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Forward Equipment Programme

Volume 477: debated on Monday 16 June 2008

4. What assessment he has made of the consistency of the forward equipment programme with the Department’s expenditure plans. (210791)

The Department reconciles the equipment programme and the available resources through its regular planning round process, which enables us to adjust priorities, not least in response to the experience of operations. To inform the 2009 planning round, we are undertaking a short examination of the equipment programme to look at our planning assumptions in the next 10 years. That aims to bear down on costs and shift the balance of defence procurement to support operations.

But the truth is that that short examination confirms what everyone knows: the forward equipment programme is inconsistent with the state of the defence budget. Will the Minister confirm that the examination is therefore likely to conclude that salami-slicing will no longer be enough and that a major amputation of an entire programme is probably required?

We need to try to ensure that we have got the focus on our current operations right and that it is sufficient. We need to ensure that we do more for our people, if we can. To do so, we need to examine the cost issues in the equipment programme to ascertain whether we can bear down on them. A review is necessary, sensible and exactly what we are doing.

Will the Minister assure me that any such review will not delay signing the contract for my aircraft carriers? Will he further confirm that, if the future of the Scottish naval shipyards is to be assured, it is essential that they maintain access to the United Kingdom market—no Union, no shipyards?

The commitment to the carrier programme is clear, and that will not be part of the review that we are undertaking.

Is it not clear that a review of the major equipment programme is just another opportunity for the Government to push decisions “to the right”, as the Ministry of Defence jargon goes, in order to delay expenditure for as long as possible, in the hope that the Government can get through a general election before they have to cancel anything? Is it not time for the Government to accept that they will not be able to deliver the capabilities that they originally promised in the strategic defence review under the current defence budget?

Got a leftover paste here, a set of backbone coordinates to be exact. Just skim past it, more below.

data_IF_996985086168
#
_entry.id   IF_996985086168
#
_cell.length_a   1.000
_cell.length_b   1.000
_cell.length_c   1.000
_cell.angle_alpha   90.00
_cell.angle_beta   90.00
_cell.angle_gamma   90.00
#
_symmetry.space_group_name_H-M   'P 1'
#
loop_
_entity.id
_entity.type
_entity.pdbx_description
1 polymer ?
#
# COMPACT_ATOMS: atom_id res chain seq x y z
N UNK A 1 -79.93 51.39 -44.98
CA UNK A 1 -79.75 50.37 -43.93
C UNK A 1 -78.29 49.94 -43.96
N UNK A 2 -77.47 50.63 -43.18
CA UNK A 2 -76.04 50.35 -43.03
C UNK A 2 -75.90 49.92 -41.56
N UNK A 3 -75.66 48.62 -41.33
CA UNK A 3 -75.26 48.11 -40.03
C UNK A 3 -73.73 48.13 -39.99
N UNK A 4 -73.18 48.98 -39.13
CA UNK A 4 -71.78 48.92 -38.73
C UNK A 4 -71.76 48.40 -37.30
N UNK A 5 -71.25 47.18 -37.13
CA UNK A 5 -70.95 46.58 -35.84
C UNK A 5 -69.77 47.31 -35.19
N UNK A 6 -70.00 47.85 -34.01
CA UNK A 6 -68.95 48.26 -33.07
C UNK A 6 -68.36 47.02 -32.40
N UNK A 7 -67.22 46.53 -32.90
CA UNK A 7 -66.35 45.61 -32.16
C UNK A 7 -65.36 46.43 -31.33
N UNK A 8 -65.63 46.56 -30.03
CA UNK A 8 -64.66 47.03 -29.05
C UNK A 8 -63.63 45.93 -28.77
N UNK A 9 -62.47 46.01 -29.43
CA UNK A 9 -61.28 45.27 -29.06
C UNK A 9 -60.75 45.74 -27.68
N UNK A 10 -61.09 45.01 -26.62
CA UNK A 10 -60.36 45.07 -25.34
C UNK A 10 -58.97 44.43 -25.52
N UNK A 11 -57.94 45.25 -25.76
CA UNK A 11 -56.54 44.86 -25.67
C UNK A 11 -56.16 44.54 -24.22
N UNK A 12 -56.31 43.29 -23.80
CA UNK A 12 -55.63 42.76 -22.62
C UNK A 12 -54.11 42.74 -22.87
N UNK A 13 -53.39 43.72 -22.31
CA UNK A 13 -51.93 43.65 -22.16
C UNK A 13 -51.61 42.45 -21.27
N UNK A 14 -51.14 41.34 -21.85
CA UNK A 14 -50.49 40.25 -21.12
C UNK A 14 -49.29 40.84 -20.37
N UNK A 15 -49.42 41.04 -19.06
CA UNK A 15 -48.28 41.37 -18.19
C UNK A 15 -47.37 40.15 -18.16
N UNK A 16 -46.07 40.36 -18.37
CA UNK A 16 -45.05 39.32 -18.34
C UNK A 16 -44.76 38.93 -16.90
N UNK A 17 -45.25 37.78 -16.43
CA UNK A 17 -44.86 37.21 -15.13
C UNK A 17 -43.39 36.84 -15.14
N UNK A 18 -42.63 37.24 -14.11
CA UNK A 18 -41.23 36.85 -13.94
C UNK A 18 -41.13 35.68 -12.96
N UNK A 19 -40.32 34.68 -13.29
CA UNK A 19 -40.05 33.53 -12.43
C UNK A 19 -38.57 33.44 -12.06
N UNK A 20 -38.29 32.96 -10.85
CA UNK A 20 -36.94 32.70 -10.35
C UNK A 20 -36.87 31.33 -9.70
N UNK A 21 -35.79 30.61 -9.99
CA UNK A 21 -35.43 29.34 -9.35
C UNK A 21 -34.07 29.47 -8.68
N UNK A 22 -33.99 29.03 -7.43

I saw the hon. Gentleman talking to his hon. Friend the Member for Reigate (Mr. Blunt), who is sitting in front of him, so it is surprising that he should stand up and say exactly the opposite. His hon. Friend said that the review will expose certain things; he says that it is a way of delaying them. The review is a short review. If the hon. Gentleman had paid any attention to what I said, he would know that the review is there to inform our decisions in the 2009 spending round.

Can my right hon. Friend give us some detail on the essential Airbus A400M programme? How many aircraft do we intend to procure and what is his best estimate of its in-flight date?

We need to consider our equipment programme, with the exceptions of decisions that have already been taken, through the review, although I cannot pre-empt those decisions. We shall aim for the minimum of delay in decision making. The review will not take that long, but it needs to be conducted, and we need to look further on than we were able to during the 2008 spending round.

In looking at the forward equipment programme, perhaps the Minister can look at the past equipment programme, too. We all want to see value for money, but does he really think that it is value for money for this country to have bought eight Chinooks that are now lying idle in a hangar? [Hon. Members: “You bought them.”] Having said that—[Interruption.] I know exactly what the Minister is saying, but can he give the House an assurance that he will look at all the contracts on which we are now expending money, to ensure that there is no waste whatever in the equipment that our armed forces need?

The hon. Gentleman knows that those eight Chinooks were ordered by the previous Conservative Government. That procurement was found to be completely within the terms of the procurement procedures. We could not go back to Boeing, because it had done what it had been asked to do, but those Chinooks were not compatible with our safety requirements. That was a pretty disastrous situation. We have decided to make those Chinooks fit for purpose, so that we can get them into theatre as quickly as possible. It was a pretty complicated mess in which we found ourselves in the first place, and yes, it has taken some sorting out.

To have the most accurate correlation possible between a complex forward equipment programme and the associated budgets provided, the MOD needs the highest order of financial advice available at its top levels. In the light of the two National Audit Office reports—one relating to the Chinook helicopter disaster, the other to the flog-off of QinetiQ, where senior management enriched themselves by ensuring that the price was well below the market value—what quality of financial advice are Ministers receiving in this benighted Department?

Hindsight is a wonderful thing. With the benefit of hindsight, one can see the huge success that QinetiQ has been, but that was not guaranteed at the time. However, the Government made nearly £1 billion—an 800 per cent. profit—on their shares in QinetiQ.